If Crosby is to capture a second Hart Trophy to sit on his mantle next to the one he earned as a 19-year-old, he will have to beat out fellow finalists Alex Ovechkin of the Washington Capitals, the two-time reigning champion of this award, and Vancouver’s Henrik Sedin.
While Ovechkin and Sedin undoubtedly had MVP-worthy campaigns themselves, Crosby had an all-around season for the ages.
Picking up right where he left off in the 2009 Stanley Cup playoffs, Crosby scored goals at a rate not seen in these parts during the regular season since Mario Lemieux and Jaromir Jagr terrorized goaltenders throughout much of the 1990s and early 2000s.
Crosby’s banner campaign began with a goal on opening night against the New York Rangers Henrik Lundqvist, and his assault on the back of the net didn’t stop until he tallied twice against Dwayne Roloson and the Islanders on the final afternoon of the regular season, leaving him with a career-best and league-leading 51 tallies, which tied him with Tampa Bay’s Steven Stamkos, to earn his first career Rocket Richard Trophy. His 51 goals were 12 more than his previous career high of 39 set in his rookie season (’05-06).
“I was able to score a bit more this year and that was something I wanted to improve on,” Crosby said. “I think I did.”
In addition to scoring enough times during regulation to win his first Rocket Richard Trophy, Crosby was also deadly during the shootout, which had long been among the few chinks in his armor.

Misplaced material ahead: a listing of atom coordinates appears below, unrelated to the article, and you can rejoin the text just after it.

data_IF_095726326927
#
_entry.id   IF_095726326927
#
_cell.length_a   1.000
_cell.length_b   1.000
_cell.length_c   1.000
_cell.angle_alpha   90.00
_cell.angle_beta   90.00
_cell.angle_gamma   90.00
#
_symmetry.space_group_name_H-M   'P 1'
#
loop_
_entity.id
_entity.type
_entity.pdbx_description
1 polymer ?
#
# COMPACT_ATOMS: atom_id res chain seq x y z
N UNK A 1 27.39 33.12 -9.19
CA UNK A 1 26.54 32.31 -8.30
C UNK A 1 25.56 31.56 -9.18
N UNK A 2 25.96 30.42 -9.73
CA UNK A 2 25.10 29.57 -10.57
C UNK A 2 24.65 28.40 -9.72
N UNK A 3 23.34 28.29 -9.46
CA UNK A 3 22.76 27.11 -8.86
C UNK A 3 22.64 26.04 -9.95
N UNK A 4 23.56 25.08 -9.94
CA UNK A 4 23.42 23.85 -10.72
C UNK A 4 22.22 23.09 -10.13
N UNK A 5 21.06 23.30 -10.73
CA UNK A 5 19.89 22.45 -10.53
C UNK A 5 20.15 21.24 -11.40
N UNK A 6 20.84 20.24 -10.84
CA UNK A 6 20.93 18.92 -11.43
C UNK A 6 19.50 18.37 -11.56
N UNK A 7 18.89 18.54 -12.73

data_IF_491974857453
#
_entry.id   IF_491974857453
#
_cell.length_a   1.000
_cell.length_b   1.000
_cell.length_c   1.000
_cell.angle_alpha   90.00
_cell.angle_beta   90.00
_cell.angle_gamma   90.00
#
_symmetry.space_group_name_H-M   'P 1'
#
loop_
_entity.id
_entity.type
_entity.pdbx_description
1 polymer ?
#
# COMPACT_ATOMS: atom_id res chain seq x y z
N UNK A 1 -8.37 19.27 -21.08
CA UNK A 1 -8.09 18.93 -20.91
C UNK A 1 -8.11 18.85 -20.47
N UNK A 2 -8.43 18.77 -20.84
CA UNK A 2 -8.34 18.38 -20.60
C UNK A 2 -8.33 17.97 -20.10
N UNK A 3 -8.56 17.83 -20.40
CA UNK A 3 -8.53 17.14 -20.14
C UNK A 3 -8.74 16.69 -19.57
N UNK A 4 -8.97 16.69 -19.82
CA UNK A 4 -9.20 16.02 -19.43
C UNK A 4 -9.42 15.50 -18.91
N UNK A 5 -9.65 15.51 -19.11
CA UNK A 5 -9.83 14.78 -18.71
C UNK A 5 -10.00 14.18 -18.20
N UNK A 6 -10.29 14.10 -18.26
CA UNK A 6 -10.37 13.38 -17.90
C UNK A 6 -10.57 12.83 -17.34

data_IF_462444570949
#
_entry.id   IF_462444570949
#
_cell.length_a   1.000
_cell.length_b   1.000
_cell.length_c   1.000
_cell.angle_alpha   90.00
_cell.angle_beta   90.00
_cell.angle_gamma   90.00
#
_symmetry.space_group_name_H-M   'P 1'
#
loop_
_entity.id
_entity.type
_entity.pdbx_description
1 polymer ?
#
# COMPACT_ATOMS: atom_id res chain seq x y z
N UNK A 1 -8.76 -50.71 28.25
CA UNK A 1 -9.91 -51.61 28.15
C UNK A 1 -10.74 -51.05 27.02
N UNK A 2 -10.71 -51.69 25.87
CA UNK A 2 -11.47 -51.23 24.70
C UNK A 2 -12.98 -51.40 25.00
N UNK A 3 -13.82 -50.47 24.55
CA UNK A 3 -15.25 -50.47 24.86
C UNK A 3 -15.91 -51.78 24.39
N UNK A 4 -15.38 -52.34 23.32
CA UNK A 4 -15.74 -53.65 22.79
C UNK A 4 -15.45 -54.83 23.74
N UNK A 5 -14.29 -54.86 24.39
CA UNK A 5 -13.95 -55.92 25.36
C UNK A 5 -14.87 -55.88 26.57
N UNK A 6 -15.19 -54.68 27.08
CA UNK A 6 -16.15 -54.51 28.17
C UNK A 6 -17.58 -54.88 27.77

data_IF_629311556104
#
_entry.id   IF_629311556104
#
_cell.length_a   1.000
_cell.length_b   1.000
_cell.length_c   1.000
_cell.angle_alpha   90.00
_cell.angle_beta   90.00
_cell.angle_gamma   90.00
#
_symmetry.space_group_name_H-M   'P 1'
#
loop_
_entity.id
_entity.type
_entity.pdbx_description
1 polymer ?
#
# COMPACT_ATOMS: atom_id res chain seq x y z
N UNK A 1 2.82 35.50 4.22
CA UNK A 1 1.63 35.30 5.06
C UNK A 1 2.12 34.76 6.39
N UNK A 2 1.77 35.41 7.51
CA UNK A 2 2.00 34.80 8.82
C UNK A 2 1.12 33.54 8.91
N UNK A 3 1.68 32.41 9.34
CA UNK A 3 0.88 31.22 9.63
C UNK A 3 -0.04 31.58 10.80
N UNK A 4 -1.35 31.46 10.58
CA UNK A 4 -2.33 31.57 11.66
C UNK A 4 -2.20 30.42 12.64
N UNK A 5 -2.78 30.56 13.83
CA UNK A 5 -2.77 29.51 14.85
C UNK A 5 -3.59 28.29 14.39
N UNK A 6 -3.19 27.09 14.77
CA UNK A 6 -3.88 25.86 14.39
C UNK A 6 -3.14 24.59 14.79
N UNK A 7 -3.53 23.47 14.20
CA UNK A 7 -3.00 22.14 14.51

Crosby scored on eight of his 10 shootout attempts in ’09-10, with his eight goals and 80-percent shooting percentage leading the league. More importantly, Crosby ranked second with four game-deciding tallies, always an important category with teams so bunched together in the standings.
Crosby also wasn’t too shabby in the usual areas of the game where he stands out above the rest as well. He led the Penguins and finished second overall behind Sedin (112) with 109 points (51G-58A), the fourth time in his five seasons he has reached the century mark (only time he didn’t was 2007-08 when he missed 28 games due to a high-ankle sprain). His 109 points were the second-highest total of his career behind the 120 he posted as the NHL scoring champion in ’06-07.